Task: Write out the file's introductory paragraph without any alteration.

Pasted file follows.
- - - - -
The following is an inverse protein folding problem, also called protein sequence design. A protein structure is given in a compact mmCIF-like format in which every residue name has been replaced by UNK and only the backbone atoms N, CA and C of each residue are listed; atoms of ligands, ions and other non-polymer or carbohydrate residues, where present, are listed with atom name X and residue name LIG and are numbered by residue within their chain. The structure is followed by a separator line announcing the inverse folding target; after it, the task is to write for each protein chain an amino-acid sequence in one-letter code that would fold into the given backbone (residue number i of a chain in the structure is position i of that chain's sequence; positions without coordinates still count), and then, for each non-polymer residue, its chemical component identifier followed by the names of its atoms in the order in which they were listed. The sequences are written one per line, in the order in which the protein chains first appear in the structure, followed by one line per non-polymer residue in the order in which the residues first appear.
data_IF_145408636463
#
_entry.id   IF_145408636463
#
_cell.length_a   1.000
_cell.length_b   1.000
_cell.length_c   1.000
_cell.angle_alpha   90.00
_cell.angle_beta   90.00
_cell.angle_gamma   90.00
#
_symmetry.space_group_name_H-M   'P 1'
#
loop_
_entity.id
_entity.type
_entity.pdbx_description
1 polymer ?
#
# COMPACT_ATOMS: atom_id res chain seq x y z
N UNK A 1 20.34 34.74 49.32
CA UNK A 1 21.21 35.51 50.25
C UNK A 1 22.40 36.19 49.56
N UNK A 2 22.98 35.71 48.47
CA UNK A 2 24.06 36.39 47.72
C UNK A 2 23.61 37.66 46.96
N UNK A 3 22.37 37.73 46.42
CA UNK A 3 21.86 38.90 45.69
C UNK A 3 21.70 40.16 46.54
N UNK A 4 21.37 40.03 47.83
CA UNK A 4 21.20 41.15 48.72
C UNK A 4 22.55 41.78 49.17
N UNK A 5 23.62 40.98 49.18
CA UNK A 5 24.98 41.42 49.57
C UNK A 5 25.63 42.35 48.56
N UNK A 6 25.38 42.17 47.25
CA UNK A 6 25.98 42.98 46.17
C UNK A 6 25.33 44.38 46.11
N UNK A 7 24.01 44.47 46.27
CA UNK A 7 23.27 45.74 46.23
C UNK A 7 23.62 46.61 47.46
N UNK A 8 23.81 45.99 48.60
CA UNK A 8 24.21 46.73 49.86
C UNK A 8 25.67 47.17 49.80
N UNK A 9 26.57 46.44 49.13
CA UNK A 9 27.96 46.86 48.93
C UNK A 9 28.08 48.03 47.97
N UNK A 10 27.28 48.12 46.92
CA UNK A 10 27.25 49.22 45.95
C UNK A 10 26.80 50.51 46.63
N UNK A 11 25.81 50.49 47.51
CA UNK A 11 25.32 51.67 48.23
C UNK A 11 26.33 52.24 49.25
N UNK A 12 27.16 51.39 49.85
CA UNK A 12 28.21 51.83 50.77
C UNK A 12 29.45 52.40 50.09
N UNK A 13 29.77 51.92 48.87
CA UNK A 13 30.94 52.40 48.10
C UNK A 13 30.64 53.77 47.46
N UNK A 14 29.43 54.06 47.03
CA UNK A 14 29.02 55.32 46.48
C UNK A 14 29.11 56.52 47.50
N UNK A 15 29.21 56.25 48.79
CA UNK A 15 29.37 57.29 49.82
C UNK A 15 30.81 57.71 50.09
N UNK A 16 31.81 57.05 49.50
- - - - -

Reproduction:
The following is an inverse protein folding problem, also called protein sequence design. A protein structure is given in a compact mmCIF-like format in which every residue name has been replaced by UNK and only the backbone atoms N, CA and C of each residue are listed; atoms of ligands, ions and other non-polymer or carbohydrate residues, where present, are listed with atom name X and residue name LIG and are numbered by residue within their chain. The structure is followed by a separator line announcing the inverse folding target; after it, the task is to write for each protein chain an amino-acid sequence in one-letter code that would fold into the given backbone (residue number i of a chain in the structure is position i of that chain's sequence; positions without coordinates still count), and then, for each non-polymer residue, its chemical component identifier followed by the names of its atoms in the order in which they were listed. The sequences are written one per line, in the order in which the protein chains first appear in the structure, followed by one line per non-polymer residue in the order in which the residues first appear.